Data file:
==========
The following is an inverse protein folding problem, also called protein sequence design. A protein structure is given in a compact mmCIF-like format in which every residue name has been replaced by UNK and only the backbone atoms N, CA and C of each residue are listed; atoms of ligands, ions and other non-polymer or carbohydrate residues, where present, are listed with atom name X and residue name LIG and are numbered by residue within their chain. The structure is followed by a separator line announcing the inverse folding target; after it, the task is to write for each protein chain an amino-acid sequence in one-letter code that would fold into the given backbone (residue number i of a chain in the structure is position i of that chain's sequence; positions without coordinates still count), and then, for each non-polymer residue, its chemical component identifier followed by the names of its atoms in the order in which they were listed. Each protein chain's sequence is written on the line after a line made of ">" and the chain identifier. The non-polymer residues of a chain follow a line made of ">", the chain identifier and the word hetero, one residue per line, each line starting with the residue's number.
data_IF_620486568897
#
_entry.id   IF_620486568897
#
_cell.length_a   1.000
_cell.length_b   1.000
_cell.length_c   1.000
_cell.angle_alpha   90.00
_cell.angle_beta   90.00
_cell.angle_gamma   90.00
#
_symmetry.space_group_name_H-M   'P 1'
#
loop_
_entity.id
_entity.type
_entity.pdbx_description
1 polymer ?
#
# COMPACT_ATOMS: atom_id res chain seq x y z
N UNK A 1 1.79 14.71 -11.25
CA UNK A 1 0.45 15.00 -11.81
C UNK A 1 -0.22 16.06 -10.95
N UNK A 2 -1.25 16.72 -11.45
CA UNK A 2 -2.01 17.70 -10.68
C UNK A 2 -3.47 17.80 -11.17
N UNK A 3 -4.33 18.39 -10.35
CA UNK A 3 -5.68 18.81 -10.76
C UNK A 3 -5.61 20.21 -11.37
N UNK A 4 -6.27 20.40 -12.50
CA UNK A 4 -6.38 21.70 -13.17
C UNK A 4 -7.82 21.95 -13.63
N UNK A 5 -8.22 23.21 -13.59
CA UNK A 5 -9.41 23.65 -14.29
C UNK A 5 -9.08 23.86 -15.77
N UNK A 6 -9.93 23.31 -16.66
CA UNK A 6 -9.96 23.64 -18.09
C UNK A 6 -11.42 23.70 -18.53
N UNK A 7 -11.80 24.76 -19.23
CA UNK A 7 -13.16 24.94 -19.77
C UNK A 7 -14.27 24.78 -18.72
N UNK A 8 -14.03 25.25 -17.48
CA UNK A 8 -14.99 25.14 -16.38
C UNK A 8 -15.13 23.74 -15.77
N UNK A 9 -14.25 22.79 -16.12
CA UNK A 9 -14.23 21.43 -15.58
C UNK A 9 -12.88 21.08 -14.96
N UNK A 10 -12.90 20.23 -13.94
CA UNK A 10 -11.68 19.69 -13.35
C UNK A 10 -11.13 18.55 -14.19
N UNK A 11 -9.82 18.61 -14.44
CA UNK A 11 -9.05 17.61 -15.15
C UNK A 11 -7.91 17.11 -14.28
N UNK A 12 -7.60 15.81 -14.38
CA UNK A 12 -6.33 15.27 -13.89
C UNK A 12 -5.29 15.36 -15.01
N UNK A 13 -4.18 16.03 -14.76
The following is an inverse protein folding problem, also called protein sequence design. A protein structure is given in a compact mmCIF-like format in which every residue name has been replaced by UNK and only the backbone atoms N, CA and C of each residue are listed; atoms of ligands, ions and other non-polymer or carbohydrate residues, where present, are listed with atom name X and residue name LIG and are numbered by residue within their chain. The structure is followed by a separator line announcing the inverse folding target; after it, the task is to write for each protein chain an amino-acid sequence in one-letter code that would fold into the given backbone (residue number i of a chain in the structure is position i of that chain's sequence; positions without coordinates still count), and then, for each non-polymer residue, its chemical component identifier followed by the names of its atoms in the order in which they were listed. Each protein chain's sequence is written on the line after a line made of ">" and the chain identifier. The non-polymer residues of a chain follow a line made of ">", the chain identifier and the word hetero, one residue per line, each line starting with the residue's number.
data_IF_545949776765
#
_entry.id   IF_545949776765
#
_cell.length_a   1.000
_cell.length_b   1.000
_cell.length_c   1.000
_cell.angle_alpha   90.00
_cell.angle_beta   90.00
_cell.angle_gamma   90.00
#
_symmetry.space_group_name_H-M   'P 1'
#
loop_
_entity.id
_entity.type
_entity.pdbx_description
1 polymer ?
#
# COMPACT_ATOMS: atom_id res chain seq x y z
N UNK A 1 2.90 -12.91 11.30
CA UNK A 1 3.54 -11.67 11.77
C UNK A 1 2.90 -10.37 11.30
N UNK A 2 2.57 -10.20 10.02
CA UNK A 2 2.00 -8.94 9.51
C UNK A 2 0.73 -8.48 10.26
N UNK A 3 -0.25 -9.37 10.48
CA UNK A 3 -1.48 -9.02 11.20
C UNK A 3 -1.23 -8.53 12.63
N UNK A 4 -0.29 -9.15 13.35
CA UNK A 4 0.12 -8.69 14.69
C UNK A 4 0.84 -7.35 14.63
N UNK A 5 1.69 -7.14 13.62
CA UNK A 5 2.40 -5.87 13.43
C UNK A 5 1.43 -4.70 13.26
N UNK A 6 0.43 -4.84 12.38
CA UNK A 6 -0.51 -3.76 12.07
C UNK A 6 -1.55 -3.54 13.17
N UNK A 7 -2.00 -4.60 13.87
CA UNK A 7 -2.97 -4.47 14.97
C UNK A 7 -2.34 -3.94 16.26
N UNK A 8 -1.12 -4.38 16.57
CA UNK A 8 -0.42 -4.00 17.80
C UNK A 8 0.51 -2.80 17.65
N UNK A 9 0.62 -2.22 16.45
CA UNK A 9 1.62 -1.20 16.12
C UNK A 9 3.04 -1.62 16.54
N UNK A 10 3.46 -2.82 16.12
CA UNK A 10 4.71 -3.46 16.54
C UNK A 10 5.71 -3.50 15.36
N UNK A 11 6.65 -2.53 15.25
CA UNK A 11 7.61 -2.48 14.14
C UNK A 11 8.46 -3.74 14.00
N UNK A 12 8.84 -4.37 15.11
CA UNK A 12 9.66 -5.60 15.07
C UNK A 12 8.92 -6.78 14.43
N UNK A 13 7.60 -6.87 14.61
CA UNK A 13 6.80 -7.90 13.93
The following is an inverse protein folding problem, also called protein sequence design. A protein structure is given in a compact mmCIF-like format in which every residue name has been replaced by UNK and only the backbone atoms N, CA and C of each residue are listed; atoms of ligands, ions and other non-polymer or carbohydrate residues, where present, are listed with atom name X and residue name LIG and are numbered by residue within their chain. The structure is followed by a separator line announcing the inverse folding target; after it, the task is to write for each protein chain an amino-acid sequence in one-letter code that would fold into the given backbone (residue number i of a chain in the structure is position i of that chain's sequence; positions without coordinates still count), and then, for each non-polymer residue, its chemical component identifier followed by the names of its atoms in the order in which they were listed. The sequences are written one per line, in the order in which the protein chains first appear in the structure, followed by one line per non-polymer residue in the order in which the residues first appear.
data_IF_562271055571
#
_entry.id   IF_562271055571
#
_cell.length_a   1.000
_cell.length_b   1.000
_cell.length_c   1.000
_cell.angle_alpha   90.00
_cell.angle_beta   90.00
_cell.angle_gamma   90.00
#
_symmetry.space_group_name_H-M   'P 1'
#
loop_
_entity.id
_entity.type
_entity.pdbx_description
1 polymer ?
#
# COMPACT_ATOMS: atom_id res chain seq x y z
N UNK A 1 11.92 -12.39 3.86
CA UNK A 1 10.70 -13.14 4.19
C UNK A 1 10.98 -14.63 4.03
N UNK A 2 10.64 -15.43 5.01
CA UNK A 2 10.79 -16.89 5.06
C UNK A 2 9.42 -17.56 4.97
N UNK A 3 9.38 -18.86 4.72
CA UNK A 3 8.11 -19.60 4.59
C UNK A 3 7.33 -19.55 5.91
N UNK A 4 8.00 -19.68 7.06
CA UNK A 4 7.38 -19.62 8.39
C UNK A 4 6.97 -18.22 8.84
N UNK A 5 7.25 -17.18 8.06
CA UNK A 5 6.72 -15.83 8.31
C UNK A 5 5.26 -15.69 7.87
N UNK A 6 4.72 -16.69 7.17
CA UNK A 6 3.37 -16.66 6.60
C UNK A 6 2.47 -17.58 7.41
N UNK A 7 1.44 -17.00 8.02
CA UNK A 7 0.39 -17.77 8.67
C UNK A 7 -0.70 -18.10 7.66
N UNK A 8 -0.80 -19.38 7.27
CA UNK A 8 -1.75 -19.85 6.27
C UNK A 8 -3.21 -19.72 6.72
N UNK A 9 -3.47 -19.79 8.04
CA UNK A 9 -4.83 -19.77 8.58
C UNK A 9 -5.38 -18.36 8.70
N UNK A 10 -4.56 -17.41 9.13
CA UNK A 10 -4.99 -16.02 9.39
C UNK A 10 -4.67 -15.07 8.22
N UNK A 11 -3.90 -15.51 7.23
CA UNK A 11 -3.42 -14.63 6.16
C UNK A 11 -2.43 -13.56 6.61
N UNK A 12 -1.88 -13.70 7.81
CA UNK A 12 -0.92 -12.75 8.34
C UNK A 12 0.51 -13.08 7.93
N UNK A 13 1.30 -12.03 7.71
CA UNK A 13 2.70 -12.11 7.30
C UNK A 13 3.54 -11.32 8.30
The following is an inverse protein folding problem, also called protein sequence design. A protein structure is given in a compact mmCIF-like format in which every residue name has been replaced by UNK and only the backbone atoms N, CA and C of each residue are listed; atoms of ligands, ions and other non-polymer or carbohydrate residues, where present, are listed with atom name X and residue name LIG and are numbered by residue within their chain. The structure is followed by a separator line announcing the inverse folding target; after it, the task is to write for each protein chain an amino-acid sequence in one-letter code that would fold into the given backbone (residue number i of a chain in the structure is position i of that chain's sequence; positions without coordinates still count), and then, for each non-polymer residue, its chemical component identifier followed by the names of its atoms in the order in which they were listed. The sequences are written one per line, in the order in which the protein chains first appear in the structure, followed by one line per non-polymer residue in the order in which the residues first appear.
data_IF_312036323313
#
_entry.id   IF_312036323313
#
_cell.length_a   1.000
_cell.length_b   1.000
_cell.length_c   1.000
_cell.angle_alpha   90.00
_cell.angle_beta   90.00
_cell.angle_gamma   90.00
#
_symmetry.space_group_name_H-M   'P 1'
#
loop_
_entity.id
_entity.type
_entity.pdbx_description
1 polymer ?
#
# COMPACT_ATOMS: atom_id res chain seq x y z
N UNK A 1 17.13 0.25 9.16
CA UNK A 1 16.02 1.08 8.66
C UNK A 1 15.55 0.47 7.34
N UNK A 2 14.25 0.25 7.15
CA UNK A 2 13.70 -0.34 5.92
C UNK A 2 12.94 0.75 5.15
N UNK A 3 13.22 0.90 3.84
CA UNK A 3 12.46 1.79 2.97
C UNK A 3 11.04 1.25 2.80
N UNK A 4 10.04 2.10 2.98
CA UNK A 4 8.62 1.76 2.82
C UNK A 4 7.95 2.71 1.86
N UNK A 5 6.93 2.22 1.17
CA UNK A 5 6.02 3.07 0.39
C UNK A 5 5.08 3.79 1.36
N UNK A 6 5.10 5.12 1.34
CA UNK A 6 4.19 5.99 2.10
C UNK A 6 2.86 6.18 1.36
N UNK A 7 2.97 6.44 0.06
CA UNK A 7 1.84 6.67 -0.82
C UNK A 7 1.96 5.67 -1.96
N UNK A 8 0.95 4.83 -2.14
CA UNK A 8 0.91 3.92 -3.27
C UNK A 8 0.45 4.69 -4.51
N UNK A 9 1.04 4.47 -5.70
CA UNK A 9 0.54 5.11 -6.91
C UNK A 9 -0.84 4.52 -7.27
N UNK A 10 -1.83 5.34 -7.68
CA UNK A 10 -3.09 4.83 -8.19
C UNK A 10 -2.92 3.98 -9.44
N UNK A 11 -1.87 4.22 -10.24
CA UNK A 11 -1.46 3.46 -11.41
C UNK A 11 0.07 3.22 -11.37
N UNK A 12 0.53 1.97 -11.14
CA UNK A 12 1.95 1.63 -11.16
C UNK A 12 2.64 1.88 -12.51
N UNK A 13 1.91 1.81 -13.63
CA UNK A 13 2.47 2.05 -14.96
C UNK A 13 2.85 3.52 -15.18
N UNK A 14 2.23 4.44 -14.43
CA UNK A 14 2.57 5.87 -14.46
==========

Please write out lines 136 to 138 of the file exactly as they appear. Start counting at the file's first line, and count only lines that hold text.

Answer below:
1 polymer ?
#
# COMPACT_ATOMS: atom_id res chain seq x y z